6

In general, you've hit the high points yourself. The benefits (and issues) will vary by post model, manufacturer, and design. Carbon fiber is a very versatile material engineering wise. Storck makes 2 carbon posts, which are externally identical. But one is a comfort post, which focuses solely on smoothing out your ride, and the other focuses on being ...


6

You can probably use a small wire brush to get the rust out of the frame and for the future use JP Weigle Frame Saver spray. It acts as a rust inhibitor so should slow down/stop any rust forming on the inside of the frame. You can get frame saver at JensenUSA (I'm sure there are lots of other spots too).


6

Unfortunately, this is a common issue with more basic seat posts. There are 2 options: Use sandpaper or a Dremel to remove the teeth which fix the angles of the seat post. If you make it completely smooth, then you can use grip tape like that designed for a skateboard deck to add friction without locking you in to specific angles. This approach has ...


6

Seat post suspension is not designed for efficiency. It is designed to add comfort to a hard tail mountain bike frame. There are only a few really good suspension seat posts, and they are rarely used on hybrid bikes. Almost always, you will find that the suspension post on a basic hybrid is just a spring in a tube. Occasionally, they add the ability to ...


6

After some more searching, it looks like I'm looking for a layback seatpost, and they're available for purchase on eBay.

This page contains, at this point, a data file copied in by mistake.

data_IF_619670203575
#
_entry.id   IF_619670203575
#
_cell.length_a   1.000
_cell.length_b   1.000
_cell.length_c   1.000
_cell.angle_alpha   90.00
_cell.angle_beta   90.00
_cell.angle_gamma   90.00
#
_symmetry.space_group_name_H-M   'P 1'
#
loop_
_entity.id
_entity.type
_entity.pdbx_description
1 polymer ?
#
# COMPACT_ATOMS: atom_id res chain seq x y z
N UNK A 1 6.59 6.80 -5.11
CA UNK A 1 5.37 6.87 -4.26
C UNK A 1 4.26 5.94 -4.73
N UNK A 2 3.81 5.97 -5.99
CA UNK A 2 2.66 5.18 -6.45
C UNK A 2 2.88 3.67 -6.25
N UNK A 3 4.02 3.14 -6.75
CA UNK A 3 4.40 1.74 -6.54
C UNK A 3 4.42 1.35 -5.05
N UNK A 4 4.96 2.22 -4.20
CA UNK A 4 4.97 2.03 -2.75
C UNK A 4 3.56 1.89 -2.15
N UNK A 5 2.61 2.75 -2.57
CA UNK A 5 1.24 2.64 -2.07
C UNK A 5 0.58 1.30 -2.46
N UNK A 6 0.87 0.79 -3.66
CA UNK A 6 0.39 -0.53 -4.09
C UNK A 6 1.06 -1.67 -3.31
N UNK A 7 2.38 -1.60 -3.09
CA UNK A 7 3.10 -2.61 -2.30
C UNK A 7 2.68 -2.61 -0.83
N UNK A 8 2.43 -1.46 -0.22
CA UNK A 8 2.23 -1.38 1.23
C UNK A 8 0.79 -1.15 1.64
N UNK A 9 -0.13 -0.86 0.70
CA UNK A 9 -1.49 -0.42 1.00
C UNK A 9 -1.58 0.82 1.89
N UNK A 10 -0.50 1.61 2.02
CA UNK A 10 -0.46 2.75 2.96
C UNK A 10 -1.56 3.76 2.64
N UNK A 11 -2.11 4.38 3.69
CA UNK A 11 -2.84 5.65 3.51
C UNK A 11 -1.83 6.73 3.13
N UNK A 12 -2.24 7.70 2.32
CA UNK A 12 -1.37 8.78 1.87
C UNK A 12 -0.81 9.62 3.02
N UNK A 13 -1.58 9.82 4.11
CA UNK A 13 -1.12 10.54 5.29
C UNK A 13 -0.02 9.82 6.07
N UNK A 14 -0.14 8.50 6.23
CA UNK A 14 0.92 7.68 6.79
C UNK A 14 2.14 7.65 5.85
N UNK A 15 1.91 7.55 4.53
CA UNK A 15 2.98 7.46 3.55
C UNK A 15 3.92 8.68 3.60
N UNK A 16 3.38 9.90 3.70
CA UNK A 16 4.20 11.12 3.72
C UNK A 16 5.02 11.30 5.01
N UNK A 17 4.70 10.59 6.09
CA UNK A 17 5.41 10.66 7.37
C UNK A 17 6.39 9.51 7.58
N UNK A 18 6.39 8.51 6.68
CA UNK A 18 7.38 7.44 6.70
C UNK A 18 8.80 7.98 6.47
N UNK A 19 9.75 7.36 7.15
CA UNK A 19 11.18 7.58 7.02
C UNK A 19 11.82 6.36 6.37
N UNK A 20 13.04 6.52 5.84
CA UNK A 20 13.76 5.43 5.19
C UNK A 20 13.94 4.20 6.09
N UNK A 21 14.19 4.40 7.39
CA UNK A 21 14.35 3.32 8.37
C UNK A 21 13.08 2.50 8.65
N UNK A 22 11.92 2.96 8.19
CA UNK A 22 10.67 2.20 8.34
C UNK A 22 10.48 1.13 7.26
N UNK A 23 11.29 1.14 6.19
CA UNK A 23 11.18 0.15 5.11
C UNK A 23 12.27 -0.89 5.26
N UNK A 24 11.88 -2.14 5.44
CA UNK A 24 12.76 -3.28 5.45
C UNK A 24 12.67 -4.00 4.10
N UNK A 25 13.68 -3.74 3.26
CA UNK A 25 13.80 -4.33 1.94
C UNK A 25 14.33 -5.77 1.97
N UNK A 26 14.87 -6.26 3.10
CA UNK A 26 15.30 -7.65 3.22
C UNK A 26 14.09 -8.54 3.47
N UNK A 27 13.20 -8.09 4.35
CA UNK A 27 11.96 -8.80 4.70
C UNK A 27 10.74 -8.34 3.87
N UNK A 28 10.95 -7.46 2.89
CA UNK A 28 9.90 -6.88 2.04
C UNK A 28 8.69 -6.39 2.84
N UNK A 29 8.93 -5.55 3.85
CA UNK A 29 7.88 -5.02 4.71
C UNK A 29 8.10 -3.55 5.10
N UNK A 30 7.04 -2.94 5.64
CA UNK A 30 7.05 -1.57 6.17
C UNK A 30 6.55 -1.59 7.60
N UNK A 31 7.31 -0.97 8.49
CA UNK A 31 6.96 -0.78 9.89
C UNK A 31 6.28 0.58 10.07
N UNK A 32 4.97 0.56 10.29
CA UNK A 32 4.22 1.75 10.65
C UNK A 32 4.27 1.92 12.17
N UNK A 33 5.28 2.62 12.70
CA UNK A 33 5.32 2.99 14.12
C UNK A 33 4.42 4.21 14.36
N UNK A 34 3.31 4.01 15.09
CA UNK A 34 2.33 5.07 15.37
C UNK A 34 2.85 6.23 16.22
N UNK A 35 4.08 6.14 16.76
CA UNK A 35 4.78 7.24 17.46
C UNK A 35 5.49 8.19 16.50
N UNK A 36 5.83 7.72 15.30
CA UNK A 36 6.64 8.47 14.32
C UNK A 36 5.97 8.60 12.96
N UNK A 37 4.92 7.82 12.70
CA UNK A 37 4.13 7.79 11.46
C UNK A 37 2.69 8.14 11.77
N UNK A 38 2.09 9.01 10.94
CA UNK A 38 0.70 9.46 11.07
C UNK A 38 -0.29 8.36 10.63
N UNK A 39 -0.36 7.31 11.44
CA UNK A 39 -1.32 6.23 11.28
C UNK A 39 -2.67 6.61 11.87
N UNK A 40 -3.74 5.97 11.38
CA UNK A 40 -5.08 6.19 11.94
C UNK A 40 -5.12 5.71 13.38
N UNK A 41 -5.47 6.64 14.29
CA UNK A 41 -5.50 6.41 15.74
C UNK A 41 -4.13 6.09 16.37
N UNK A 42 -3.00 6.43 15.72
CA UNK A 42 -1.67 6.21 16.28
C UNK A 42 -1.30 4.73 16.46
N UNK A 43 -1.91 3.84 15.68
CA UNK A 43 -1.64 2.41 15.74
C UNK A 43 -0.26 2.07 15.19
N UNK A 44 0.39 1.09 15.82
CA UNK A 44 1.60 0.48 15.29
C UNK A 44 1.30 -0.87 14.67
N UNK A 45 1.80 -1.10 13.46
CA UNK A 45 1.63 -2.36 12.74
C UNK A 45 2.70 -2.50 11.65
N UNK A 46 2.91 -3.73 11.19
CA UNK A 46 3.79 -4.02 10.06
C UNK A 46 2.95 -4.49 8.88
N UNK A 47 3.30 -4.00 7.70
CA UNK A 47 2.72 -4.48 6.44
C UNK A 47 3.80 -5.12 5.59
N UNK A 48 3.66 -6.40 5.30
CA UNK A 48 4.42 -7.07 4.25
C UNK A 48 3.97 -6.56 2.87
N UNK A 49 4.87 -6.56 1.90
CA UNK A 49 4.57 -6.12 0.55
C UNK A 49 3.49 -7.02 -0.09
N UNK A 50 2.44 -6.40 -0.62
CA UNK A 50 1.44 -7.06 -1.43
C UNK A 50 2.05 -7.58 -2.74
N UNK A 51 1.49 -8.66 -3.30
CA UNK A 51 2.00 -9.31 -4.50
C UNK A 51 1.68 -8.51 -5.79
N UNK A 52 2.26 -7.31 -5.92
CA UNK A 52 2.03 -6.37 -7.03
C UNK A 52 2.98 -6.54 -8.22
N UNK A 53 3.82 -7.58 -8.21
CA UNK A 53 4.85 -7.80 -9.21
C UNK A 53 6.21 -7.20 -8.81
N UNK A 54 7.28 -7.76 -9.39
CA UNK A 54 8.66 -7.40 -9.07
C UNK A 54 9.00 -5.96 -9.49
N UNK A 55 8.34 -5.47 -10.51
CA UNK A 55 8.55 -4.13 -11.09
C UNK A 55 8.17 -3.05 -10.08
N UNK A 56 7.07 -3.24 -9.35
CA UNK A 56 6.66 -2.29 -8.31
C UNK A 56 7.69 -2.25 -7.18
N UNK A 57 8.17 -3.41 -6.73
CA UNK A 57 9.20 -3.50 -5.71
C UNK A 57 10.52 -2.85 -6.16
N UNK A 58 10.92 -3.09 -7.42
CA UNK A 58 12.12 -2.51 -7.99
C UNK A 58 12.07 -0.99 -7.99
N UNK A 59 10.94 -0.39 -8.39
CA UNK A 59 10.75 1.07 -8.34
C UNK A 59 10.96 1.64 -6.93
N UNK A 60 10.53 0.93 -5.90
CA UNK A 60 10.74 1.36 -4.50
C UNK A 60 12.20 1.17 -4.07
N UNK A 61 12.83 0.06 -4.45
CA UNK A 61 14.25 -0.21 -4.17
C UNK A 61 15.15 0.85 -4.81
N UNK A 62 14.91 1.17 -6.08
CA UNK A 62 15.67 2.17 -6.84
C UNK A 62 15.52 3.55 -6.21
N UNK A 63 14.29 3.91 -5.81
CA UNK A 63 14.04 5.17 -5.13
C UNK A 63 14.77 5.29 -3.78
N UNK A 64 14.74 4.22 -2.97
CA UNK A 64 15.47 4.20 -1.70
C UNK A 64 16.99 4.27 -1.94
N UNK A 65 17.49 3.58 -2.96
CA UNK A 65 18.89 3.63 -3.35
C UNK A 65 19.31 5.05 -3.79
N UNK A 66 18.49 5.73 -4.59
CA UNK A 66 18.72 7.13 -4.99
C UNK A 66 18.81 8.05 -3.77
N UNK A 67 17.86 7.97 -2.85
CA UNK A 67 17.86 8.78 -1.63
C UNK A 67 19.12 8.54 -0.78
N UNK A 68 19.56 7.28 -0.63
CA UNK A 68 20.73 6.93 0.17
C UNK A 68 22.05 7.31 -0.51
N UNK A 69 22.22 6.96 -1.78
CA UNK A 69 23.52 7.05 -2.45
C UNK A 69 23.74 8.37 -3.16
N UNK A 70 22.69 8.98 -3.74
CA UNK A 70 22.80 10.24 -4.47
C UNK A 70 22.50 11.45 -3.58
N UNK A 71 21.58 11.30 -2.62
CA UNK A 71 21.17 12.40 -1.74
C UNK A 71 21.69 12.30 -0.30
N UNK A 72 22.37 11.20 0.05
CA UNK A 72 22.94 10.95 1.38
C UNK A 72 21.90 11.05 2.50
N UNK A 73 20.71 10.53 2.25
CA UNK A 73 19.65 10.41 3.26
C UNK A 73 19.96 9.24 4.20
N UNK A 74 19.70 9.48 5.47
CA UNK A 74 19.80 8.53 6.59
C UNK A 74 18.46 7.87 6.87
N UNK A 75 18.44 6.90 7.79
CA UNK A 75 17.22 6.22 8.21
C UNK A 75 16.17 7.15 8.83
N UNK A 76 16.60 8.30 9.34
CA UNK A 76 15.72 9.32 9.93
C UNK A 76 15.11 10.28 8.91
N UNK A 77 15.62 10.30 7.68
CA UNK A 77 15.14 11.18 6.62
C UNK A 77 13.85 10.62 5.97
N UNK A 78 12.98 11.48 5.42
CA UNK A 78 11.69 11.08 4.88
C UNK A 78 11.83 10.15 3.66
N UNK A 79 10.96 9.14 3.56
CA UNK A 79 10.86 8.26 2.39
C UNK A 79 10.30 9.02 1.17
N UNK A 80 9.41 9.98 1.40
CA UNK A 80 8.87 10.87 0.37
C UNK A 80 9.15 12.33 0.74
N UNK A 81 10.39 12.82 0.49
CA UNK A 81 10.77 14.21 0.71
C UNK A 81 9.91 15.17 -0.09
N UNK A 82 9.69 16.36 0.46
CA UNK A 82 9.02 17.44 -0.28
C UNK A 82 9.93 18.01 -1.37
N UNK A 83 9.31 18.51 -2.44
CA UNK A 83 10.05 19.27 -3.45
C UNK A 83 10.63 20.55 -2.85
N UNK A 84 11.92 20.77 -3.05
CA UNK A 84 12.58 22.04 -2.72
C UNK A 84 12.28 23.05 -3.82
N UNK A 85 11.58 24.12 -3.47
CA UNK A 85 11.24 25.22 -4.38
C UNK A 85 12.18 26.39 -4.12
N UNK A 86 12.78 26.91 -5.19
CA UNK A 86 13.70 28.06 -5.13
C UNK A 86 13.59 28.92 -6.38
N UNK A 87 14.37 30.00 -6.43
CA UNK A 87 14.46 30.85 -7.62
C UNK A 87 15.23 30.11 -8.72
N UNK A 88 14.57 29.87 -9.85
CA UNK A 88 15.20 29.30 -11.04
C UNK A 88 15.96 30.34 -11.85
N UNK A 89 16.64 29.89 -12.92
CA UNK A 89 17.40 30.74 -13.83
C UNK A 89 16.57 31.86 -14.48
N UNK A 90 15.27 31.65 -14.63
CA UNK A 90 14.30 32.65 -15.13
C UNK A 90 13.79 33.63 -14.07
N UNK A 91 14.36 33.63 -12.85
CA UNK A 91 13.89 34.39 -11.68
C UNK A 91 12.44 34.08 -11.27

6

There isn't always one size frame which fits a person well in a given model line of bikes (there may be 2 or more - probably 2 if someones on the border of sizes). In some cases, you can get multiple models to fit by swapping out stems and seatposts and saddle and handlebar adjustments or swaps. However, this is highly dependent on the particular model of ...


6

Any frame can support a range of rider sizes by adjusting (among other things) the seat post and stem. However, as you might suspect, there are compromises to be made. And, there are limits to how big of a rider can fit on a given frame. I'll explain a bit more below to illustrate these points. You can adjust the seat post by making it higher (may ...


6

This article, The Four and a Half Rules of Road Saddles, from Cervélo Cycles has been really helpful to me when pondering saddles. I think the key points are: The saddle needs to be wide enough to support your "sit bones" but not so wide that it chafes on your thighs. The saddle has to be flat enough that the part between your sit bones doesn't press up on ...


6

The manufacturer of the seat post would have really answered this with the minimum mark. You should really maintain at least the same length within the frame. Aside from stability, if the seat post is too short, then you risk damaging the frame of the bike, because there is a higher force within the frame due to the same torque being required, but at a ...


6

I had an exactly same problem: Ritchey WCS seatpost, Merida frame (both alu alloy) and a lightweight clamp, like in @Frisbee's answer. What I tried: Beefy clamp with various torque settings. Didn't help at all. PVC tape. Helped, but didn't last long. More torque on a lightweight clamp. I snapped it in half with only 6Nm. Hair spray. To my surprise, it ...